When Romans encounterred Greek culture, there was admiration for the superior culture, but there was also hostility to change as the Greeks were called 'decadent' by Roman rulers. Roman values would have to undergo a reversal from an agrarian culture to a sophisticated, literate urban culture of the Greeks in order to conform to Greek ways. Italy had already undergone significant Greek influence with Etruria using Greek art and Lucanian and Campania using the Greek language and writing. Art and architecture were being influenced in Rome itself despite the more conservative elements such as Cato the Elder(234-149 BCE) attempting to eliminate Greek influence. Roman nobility thought that Hellenism threatened their traditional doctine of subordination of self to family, class, state, and the gods and considerred it a threat to their rule. However the anti-Hellenic movement completely failed and every branch of Roman learning was surrendered to Greek influence. However as Greek influence continued to be absorbed into Roman culture, conservative elements, such as Cicero(106-43 BCE), continued to attempt to suppress it.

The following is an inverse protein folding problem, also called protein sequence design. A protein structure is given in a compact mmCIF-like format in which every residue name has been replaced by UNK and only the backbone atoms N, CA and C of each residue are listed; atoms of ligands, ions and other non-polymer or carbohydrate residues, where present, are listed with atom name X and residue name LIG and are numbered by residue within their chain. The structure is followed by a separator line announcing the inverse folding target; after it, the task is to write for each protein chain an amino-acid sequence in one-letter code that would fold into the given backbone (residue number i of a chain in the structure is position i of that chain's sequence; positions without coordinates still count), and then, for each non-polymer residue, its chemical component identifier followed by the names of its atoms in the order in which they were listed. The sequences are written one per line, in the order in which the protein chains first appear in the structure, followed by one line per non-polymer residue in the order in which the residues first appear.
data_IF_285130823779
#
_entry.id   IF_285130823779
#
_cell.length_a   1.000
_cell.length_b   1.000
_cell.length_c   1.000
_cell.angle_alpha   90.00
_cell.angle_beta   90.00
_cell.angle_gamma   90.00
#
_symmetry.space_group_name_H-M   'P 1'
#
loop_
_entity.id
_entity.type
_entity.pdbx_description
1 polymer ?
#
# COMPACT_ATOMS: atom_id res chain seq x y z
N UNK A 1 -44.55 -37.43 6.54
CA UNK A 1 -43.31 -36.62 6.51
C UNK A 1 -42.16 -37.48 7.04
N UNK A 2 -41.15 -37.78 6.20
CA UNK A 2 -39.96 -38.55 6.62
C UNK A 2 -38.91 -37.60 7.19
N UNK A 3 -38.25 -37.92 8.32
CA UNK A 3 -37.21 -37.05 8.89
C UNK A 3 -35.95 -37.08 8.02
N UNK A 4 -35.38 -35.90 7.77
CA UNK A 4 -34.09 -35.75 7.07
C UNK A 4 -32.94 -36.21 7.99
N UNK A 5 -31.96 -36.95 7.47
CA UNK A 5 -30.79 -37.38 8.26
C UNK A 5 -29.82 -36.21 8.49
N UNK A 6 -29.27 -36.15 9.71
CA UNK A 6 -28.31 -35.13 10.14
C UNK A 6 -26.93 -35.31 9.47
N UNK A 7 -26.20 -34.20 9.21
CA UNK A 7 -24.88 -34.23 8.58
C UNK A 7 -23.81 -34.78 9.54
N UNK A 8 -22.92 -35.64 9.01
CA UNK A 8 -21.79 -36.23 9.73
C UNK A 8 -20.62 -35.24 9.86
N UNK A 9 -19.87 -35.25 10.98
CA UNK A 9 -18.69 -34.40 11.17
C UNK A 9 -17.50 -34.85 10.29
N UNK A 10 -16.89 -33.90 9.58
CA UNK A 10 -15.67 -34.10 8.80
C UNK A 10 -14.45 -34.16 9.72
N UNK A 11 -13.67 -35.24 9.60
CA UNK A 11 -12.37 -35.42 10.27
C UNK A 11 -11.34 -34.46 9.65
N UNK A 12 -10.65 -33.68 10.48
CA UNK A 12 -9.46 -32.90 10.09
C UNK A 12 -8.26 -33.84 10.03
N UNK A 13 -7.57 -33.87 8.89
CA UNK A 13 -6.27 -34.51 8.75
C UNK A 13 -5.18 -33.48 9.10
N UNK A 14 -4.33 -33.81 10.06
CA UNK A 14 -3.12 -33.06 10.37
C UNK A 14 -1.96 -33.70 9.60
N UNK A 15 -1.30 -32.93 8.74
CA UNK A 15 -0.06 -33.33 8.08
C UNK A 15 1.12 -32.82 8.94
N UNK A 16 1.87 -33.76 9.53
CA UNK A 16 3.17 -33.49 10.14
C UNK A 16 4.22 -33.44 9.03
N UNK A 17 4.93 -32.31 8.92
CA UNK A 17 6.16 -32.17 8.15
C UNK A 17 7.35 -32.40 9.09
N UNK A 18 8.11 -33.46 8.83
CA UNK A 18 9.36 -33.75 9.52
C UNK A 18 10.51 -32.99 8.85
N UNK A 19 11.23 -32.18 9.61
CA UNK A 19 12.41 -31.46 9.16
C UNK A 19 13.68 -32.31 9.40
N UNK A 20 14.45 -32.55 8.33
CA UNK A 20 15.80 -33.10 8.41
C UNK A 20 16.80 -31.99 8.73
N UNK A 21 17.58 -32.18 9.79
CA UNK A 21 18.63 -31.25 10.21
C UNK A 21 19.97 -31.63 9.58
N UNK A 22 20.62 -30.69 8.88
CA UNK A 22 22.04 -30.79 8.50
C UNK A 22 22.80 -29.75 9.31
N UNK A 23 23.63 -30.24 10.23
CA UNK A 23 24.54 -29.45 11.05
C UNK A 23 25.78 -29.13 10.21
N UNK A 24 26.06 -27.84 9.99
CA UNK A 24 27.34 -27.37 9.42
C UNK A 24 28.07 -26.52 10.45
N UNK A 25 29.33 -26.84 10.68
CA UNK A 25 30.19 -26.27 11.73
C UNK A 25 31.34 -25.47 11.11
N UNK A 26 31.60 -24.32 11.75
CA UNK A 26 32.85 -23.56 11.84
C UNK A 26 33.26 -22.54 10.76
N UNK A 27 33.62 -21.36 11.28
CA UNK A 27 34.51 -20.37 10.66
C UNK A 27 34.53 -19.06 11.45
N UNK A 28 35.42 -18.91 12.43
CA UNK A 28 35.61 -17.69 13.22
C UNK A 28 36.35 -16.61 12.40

Rome borrowed Greek forms and styles. Portraits in marble busts were made particularly of statesman as they had been made of monarchs in Hellenistic empires.
Greek works were copied for Roman patrons. In architecture Rome adopted a Greek composite form the Ionian, Dorian and Corinthian. Religion was also affected as the Greek pantheon was added with the introduction of the Sibylline books. Roman rulers were worshipped as gods during the empire.
Greek philosophy became more a part of Roman culture, when the Athenian government sent three heads of the philosophical schools; Carneads the Academic, Diogenes the Stocia and Critolaus the Peripatetic. Carneads made a spectacular impression on the Romans by arguing both sides that Hellenism took Rome by storm again. The Roman Senate again tried to get rid of Hellenism except for the Stoics, who believed in an uncomplaining performance of duty and paramount virtue, which were welcome in Rome. Yet that failed, and besides Stoicism as stated by Panaetius fit in with the Roman moral code of ethics and their ancient traditions and ideals. Literature, philosophy, rhetoric, and other disciplines became part of the liberal arts curriculum in Rome. Rome adopted the principle of indirectly ruling cities and permiting autonomy in the local cities. Roman citizenship and law were brought in and conformed with local laws. Greek cities were given a "free city" designation and were excused from tribute and a garrison, permitted to keep their own laws. Cities in Africa enjoyed similar rule. New cities and colonies were added in Asia Minor and they followed Roman law and acquired Roman citizenship.